Testimony from Janet Woodcock, MD on Safeguarding Pharmaceutical Supply Chains in a Global Economy before Subcommittee on Health, Committee on Energy and Commerce
Janet Woodcock, MD, Director Center for Drug Evaluation and Research Food and Drug Administration U.S. Department of Health and Human Services (HHS)
Madam Chairwoman, Ranking Member Burgess, and Members of the Subcommittee, I am Dr. Janet Woodcock, Director of the Center for Drug Evaluation and Research (CDER) at the Food and Drug Administration (FDA or the Agency), which is part of the Department of Health and Human Services (HHS).
The United States, through its investment in biomedical research, has become a world leader in drug discovery and development, but is no longer in the forefront of drug manufacturing. Historically, the production of medicines for the U.S. population has been domestically based. However, in recent decades, drug manufacturing has gradually moved out of the United States. This is particularly true for manufacturers of active pharmaceutical ingredients (APIs), the actual drugs that are then formulated into tablets, capsules, injections, etc. As of August 2019, only 28 percent of the manufacturing facilities making APIs to supply the U.S. market were in our country. By contrast, the remaining 72 percent of the API manufacturers supplying the U.S. market were overseas, and 13 percent are in China. (See Figure 1) FDA’s data show that the number of registered facilities making APIs in China more than doubled between 2010 and 2019.
While there are many reasons for this shift, underlying factors that are often cited include the fact that most traditional drug production processes require a large factory site, often have environmental liabilities, and can utilize a low-cost labor force. A 2009 paper by the World Bank, “Exploratory Study on Active Pharmaceutical Ingredient Manufacturing for Essential Medicines,” stated that if a typical Western API company has an average wage index of 100, this index is as low as 8 for a Chinese company and 10 for an Indian company.1 China has lower electricity, coal, and water costs. Chinese firms are also embedded in a network of raw materials and intermediary suppliers, and so have lower shipping and transaction costs for raw materials. They also face fewer environmental regulations regarding buying, handling, and disposing of toxic chemicals, leading to lower direct costs for these firms. FDA’s 2011 report, “Pathway to Global Product Safety and Quality,” noted that both China and India enjoy a labor cost advantage and that API manufacturing in India can reduce costs for U.S. and European companies by an estimated 30 percent to 40 percent.2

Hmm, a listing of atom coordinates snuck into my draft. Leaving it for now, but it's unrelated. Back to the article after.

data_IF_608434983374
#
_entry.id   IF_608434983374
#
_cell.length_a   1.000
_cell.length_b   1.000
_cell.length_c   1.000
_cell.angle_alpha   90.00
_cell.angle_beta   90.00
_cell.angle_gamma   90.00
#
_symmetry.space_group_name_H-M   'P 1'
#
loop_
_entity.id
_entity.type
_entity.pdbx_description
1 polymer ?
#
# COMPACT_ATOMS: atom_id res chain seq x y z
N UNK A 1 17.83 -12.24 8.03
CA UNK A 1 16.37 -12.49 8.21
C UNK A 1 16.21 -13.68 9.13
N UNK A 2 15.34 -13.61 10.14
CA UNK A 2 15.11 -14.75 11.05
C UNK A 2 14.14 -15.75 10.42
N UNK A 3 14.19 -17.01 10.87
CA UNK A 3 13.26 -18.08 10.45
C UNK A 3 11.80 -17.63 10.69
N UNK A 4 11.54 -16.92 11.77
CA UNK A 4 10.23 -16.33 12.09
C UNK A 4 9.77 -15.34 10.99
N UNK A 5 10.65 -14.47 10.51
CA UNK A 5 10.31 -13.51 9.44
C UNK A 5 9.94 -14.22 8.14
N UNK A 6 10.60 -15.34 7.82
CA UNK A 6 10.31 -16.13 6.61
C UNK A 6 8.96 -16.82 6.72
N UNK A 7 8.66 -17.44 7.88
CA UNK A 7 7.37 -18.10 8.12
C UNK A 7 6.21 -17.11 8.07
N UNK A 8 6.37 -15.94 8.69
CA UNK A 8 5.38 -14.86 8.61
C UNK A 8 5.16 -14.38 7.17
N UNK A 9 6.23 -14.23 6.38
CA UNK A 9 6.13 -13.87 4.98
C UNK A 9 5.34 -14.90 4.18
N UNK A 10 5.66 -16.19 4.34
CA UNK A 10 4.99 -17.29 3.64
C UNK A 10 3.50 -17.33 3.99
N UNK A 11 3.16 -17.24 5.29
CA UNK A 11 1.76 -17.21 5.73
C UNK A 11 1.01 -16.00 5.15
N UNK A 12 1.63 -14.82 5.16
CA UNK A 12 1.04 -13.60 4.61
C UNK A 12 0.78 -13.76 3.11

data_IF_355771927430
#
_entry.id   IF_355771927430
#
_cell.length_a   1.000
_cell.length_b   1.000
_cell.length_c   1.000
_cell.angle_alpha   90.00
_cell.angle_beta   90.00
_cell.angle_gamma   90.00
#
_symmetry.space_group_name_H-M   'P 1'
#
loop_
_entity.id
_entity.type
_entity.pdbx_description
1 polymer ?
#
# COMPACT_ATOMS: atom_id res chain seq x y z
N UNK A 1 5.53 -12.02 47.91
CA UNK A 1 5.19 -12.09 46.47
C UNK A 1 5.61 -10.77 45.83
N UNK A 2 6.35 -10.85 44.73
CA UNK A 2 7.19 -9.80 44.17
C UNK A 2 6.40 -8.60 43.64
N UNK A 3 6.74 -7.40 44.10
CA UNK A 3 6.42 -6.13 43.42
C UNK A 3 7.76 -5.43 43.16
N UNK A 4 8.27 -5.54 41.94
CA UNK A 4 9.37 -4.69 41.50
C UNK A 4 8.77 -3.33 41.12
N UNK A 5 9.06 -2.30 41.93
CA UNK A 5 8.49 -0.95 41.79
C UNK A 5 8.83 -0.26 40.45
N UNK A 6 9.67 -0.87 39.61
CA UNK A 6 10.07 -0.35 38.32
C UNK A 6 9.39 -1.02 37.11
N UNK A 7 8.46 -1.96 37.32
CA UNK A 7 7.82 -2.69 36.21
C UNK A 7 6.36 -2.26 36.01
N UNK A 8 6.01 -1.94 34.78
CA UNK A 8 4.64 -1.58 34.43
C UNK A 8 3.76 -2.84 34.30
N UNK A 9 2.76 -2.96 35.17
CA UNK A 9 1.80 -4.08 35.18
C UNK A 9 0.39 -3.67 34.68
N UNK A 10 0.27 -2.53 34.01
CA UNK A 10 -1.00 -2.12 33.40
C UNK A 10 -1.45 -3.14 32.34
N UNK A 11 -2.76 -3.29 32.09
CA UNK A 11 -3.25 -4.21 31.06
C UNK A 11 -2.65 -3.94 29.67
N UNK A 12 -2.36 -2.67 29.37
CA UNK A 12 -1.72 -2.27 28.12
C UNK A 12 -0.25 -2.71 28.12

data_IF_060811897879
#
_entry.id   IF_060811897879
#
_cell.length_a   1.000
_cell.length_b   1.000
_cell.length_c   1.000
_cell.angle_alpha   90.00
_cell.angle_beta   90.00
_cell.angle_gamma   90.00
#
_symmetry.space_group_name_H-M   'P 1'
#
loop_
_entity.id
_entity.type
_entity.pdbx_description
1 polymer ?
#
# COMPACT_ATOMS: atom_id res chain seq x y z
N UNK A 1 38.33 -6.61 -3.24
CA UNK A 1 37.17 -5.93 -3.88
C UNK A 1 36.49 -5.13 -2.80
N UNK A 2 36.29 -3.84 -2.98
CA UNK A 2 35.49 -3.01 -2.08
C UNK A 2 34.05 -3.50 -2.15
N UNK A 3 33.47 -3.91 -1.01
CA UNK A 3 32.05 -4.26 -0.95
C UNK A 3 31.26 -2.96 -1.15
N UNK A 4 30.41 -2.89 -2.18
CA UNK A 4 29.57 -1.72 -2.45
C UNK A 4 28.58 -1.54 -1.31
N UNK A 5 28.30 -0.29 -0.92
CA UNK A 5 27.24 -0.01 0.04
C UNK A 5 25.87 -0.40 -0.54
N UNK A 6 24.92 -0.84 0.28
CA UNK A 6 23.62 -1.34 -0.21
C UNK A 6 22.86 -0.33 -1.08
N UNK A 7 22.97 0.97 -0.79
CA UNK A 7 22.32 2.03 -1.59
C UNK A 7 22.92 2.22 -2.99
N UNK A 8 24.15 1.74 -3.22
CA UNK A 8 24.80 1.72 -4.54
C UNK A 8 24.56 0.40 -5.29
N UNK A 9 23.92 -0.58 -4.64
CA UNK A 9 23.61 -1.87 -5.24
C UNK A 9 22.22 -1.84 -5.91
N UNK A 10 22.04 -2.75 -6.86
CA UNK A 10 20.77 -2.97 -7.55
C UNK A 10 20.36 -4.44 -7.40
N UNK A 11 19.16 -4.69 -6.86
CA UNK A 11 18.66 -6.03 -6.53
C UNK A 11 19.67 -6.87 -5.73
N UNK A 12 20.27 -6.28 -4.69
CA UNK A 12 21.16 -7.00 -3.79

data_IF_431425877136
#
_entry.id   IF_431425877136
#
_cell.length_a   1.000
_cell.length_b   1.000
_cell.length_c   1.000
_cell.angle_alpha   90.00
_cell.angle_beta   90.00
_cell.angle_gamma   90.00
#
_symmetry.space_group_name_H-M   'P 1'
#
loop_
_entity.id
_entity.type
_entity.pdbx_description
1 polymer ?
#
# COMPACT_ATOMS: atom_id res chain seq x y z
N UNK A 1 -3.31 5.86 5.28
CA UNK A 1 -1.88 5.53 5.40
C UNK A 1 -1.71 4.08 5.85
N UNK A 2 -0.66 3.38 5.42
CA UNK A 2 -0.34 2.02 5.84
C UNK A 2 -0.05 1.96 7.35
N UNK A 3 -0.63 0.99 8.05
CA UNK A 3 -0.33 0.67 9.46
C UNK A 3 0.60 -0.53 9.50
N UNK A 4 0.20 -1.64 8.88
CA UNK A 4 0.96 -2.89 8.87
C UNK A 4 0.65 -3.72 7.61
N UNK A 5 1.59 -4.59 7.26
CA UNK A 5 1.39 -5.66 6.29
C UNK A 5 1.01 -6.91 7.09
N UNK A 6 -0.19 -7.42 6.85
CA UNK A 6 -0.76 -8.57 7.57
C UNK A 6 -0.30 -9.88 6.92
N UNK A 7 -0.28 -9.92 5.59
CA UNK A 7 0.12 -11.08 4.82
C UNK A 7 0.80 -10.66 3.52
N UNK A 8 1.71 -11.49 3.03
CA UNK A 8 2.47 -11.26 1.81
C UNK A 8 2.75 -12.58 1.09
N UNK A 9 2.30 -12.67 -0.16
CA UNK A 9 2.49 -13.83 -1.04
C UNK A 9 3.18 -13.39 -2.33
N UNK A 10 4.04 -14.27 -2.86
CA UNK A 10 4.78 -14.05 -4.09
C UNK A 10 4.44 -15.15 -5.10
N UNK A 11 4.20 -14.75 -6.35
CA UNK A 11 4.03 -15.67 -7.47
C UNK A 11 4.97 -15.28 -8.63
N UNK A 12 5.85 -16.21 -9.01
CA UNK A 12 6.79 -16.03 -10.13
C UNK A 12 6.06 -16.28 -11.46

Using traditional pharmaceutical manufacturing technology, a U.S.-based company could never offset the labor and other cost advantages that China enjoys simply by achieving higher productivity. However, FDA believes that advanced manufacturing technologies could enable U.S.-based pharmaceutical manufacturing to regain its competitiveness with China and other foreign countries, and potentially ensure a stable supply of drugs critical to the health of U.S. patients. Advanced manufacturing is a collective term for new medical product manufacturing technologies that can improve drug quality, address shortages of medicines, and speed time-to-market. Every field has a different set of production techniques that are considered advanced. Examples of some cross-cutting advanced manufacturing technologies include continuous manufacturing and 3D printing. Advanced manufacturing technology, which FDA supports through its Emerging Technology Program (ETP), has a smaller facility footprint, lower environmental impact, and more efficient use of human resources than traditional technology, as will be explained later in this testimony.
The pharmaceutical sector relies heavily on foreign sourcing for critical components, materials, and finished products, as identified in the U.S. Department of Commerce’s Office of Technology Evaluation’s 2011 report, “Reliance on Foreign Sourcing in the Healthcare and Public Health (HPH) Sector: Pharmaceuticals, Medical Devices and Surgical Equipment.”3 However, use of foreign-sourced materials creates vulnerabilities in the U.S. drug supply. For example, in August 2018 FDA issued an alert that a Chinese API manufacturer, Sichuan Friendly Pharmaceutical Co. Limited, was recalling certain lots of porcine thyroid API due to inconsistent quality of the API.4 This thyroid API comes from porcine (pig) thyroid glands and is used to make a medicine to treat hypothyroidism (underactive thyroid). FDA laboratory testing confirmed that the Sichuan Friendly API had inconsistent levels of active ingredients and should not be used to manufacture or compound drugs for patient use. Risks associated with over- or undertreatment of hypothyroidism could result in permanent or life-threatening adverse health consequences.
In December 2015, FDA alerted drug compounders that certain lots of baclofen API manufactured by Chinese manufacturer Taizhou Xinyou Pharmaceutical & Chemical Co., Limited might be at risk for contamination with particulates and should not be used to compound sterile injectable drugs. Taizhou manufactures APIs for repackagers and distributors, some of which sell these products to compounding facilities in the United States.5